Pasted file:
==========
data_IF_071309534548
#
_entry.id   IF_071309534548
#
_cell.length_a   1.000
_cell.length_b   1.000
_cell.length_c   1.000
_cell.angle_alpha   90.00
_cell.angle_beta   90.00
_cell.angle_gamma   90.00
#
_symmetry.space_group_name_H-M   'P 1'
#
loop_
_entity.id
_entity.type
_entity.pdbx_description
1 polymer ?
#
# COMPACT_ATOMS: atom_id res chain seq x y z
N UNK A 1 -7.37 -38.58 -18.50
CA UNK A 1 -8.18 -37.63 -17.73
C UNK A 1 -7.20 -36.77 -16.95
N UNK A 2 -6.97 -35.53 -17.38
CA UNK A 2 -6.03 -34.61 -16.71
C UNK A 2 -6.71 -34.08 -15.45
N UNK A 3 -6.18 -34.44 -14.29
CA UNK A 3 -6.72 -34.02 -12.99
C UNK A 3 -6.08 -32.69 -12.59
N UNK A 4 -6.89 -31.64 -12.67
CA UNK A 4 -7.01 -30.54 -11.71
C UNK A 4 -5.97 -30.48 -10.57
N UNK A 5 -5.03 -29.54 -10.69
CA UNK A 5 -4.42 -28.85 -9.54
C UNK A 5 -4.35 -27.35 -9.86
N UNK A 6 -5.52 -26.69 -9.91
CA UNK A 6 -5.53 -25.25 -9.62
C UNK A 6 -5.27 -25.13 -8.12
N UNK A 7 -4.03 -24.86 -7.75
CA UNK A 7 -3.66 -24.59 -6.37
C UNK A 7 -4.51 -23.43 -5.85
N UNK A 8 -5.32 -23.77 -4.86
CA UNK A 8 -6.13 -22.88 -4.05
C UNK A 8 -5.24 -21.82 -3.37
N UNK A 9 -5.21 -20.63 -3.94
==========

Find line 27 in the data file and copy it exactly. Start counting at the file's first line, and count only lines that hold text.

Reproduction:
N UNK A 3 -6.18 -34.44 -14.29